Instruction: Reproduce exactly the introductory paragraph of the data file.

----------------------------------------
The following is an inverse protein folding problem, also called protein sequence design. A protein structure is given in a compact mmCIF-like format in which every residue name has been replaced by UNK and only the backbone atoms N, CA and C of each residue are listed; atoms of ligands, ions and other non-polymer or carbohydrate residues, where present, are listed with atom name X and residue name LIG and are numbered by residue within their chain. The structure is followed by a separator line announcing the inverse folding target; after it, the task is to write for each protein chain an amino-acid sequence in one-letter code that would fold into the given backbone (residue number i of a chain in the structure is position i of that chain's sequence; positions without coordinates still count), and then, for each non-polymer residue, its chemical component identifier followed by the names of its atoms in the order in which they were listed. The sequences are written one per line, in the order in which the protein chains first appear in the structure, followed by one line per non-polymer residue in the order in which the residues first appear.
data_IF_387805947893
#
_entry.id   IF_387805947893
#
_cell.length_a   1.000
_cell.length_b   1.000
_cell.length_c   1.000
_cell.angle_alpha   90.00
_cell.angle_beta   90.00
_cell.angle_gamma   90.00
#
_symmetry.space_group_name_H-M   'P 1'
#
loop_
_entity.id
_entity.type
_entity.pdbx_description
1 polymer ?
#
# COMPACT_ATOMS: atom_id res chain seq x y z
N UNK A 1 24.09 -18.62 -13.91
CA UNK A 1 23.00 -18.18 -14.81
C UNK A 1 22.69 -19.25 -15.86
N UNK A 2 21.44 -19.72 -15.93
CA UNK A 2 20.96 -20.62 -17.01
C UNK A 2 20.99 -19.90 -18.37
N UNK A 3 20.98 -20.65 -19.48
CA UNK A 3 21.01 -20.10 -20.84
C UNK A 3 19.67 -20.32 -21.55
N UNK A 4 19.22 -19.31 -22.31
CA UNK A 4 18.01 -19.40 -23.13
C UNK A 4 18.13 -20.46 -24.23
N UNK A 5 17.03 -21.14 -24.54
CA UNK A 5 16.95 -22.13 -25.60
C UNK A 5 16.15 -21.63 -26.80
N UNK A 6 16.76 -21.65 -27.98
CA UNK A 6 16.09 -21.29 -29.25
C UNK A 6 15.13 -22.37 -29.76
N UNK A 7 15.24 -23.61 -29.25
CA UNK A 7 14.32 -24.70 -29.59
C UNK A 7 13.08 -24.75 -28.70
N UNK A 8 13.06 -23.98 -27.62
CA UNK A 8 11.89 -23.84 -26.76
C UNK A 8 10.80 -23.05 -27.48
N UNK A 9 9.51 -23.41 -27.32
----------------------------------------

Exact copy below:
The following is an inverse protein folding problem, also called protein sequence design. A protein structure is given in a compact mmCIF-like format in which every residue name has been replaced by UNK and only the backbone atoms N, CA and C of each residue are listed; atoms of ligands, ions and other non-polymer or carbohydrate residues, where present, are listed with atom name X and residue name LIG and are numbered by residue within their chain. The structure is followed by a separator line announcing the inverse folding target; after it, the task is to write for each protein chain an amino-acid sequence in one-letter code that would fold into the given backbone (residue number i of a chain in the structure is position i of that chain's sequence; positions without coordinates still count), and then, for each non-polymer residue, its chemical component identifier followed by the names of its atoms in the order in which they were listed. The sequences are written one per line, in the order in which the protein chains first appear in the structure, followed by one line per non-polymer residue in the order in which the residues first appear.